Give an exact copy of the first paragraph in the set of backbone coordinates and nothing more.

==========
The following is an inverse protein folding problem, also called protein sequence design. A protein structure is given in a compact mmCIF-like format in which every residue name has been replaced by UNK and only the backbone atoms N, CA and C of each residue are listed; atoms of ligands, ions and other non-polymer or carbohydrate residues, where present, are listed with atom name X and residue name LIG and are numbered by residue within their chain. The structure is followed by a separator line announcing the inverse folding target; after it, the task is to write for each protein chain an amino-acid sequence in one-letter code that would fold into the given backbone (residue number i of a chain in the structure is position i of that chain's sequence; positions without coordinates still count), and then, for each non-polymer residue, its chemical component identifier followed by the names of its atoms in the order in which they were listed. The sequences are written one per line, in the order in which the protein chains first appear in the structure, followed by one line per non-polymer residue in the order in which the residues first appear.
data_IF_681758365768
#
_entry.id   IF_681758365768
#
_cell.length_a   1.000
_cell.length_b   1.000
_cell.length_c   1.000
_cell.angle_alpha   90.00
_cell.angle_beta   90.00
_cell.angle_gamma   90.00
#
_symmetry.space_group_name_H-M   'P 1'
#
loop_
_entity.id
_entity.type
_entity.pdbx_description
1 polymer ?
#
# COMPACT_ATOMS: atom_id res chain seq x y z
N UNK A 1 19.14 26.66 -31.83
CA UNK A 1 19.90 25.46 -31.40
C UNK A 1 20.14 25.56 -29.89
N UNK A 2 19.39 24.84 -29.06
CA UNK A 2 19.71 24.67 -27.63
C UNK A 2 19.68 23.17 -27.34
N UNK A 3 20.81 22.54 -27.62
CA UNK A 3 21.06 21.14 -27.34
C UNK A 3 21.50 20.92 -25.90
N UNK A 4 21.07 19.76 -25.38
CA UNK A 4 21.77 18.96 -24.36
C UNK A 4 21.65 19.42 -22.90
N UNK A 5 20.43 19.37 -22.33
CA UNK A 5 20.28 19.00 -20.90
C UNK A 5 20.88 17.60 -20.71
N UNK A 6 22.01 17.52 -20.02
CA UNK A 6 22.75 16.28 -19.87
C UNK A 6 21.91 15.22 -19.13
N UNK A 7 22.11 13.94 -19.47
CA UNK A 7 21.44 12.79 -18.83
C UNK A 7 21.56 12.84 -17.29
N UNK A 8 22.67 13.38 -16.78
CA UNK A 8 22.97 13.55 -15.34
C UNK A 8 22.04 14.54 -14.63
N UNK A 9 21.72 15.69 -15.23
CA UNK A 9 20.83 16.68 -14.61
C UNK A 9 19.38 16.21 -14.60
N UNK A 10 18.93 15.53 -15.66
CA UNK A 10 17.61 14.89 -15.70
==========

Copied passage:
The following is an inverse protein folding problem, also called protein sequence design. A protein structure is given in a compact mmCIF-like format in which every residue name has been replaced by UNK and only the backbone atoms N, CA and C of each residue are listed; atoms of ligands, ions and other non-polymer or carbohydrate residues, where present, are listed with atom name X and residue name LIG and are numbered by residue within their chain. The structure is followed by a separator line announcing the inverse folding target; after it, the task is to write for each protein chain an amino-acid sequence in one-letter code that would fold into the given backbone (residue number i of a chain in the structure is position i of that chain's sequence; positions without coordinates still count), and then, for each non-polymer residue, its chemical component identifier followed by the names of its atoms in the order in which they were listed. The sequences are written one per line, in the order in which the protein chains first appear in the structure, followed by one line per non-polymer residue in the order in which the residues first appear.